First, the Complainant contends that the domain name <chaussures-feiyue.net> is confusingly similar to the trademark FEIYUE. The word FEIYUE constitutes the only distinctive word of the trademark, and the addition of the word <chaussures>, which is the French translation for “shoes”, clearly appears as merely descriptive of the activities carried out by the Complainant, for which its trademarks have all been registered.

Secondly, the Complainant asserts that the Respondent has no rights or legitimate interest in respect of the domain name. Respondent’s name does neither include the word <CHAUSSUREFEIYUE> nor <FEIYUE>. He is not the owner of any trademark the word FEIYUE and has never been authorized nor licensed by the Complainant to use or register any of these trademarks as a domain name.

Far from using the domain name in a legitimate way within the meaning of the policy, the Respondent has reproduced the combined trademarks on his website and the content of <feiyue-shoes.com>, namely the pictures of the products offered for sale as well as the webpage related to the points of sale. Added to the fact that the website is written in French in its entirety, all these circumstances underline the lack of rights or interest from Respondent.

As a result, the Complainant concludes that the domain name has been registered and is being used in bad faith, all the more than the Respondent has already been condemned in the past by prior Panels to transfer domain names consisting of the trademarks FEIYUE in favor of the Complainant.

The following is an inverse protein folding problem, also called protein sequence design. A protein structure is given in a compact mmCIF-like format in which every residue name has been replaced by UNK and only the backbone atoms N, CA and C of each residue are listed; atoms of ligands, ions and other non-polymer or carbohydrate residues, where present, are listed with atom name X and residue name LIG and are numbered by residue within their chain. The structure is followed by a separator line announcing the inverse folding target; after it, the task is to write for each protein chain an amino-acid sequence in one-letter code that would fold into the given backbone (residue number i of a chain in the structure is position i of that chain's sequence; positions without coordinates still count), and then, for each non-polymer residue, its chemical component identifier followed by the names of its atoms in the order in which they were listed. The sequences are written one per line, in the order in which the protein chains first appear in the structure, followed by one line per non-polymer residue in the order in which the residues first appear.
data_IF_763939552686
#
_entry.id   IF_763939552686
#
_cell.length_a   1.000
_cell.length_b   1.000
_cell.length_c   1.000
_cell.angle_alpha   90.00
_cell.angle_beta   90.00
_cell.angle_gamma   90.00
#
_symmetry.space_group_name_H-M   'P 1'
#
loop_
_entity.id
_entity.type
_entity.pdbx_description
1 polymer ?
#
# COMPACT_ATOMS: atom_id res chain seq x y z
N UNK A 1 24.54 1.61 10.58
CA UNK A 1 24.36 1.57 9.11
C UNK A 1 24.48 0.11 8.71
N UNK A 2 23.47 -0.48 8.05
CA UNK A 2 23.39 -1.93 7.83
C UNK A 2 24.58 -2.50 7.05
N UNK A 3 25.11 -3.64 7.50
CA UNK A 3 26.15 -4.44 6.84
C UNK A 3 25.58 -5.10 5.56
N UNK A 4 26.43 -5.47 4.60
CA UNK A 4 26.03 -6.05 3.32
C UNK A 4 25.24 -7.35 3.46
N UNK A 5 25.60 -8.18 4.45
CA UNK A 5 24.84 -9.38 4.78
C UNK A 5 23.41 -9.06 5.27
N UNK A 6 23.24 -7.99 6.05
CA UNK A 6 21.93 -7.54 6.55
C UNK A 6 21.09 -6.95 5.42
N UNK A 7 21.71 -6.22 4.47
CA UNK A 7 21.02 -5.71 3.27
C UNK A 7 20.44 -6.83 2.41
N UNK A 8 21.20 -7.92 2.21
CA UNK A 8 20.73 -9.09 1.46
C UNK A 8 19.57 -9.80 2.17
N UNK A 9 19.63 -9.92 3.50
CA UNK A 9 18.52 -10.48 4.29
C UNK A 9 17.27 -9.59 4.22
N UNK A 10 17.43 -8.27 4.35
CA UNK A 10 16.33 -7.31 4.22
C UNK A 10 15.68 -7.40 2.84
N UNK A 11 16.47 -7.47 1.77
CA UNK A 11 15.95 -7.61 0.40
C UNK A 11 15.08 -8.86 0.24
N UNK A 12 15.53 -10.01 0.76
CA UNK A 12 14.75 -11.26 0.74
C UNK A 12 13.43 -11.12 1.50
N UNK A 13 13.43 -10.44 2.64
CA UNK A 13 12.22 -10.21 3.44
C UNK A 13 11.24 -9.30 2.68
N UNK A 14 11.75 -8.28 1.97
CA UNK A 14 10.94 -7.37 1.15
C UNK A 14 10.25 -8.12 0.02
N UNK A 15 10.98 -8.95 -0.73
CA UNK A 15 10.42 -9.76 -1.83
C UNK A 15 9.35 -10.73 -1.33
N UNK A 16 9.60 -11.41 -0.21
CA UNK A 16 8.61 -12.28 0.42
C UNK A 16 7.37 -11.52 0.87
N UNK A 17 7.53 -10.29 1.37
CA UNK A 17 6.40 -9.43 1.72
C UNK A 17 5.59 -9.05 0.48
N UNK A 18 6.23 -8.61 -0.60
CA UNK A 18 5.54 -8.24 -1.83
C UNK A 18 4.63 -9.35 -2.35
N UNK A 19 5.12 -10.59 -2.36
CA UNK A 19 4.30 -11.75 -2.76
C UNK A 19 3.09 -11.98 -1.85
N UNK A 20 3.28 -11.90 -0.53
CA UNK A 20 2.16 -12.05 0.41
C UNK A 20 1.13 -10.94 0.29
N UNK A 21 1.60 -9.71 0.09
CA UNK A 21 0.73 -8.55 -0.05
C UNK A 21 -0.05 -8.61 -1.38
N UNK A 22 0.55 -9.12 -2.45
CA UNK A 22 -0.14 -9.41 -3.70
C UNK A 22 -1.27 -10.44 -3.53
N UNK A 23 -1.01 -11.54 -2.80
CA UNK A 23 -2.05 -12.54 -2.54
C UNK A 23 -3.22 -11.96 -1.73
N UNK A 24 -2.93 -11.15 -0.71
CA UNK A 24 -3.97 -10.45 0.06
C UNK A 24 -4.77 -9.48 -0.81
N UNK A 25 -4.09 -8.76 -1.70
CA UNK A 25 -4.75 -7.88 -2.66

B. Respondent

The Respondent did not reply to the Complainant’s contentions.

6. Discussion and Findings

Paragraph 15(a) of the Rules instructs this Panel to “[…] decide a complaint on the basis of the statements and documents submitted and in accordance with the Policy, these Rules and any rules and principles of law that it deems applicable”.

Pursuant to paragraph 4(a) of the Policy, the Complainant must prove each of the following three elements to obtain an order that a domain name should be cancelled or transferred:

(i) The domain name registered by the Respondent is identical or confusingly similar to a trademark or a service mark in which the Complainant has rights; and

(ii) The Respondent has no right or legitimate interest in respect of the domain name; and

(iii) The domain name has been registered and is being used in bad faith.

A. Identical or Confusingly Similar

According to the Policy, paragraph 4(a)(i), the Complainant has to prove that the disputed domain name is identical or confusingly similar to a trademark or service mark in which the Complainant has rights.

The Complainant proves to be the holder of several trademarks consisting as dominating element of the word FEIYUE.

It is widely agreed upon that incorporating a trademark into a domain name can be sufficient to establish that the domain name is identical or confusingly similar to a registered trademark for purposes of the Policy (see Bayerische Motoren Werke AG, Sauber Motorsport AG v. Petaluma Auto Works, WIPO Case No. D2005-0941 and Thaigem Global Marketing Limited v. Sanchai Aree, WIPO Case No. D2002-0358).

Such happens to be the case here. The disputed domain name <chaussures-feiyue-net> incorporates the trademark FEIYUE in its entirety, and merely adds the word chaussures which, as rightfully alleged by the Complainant, is the French translation of “shoes”.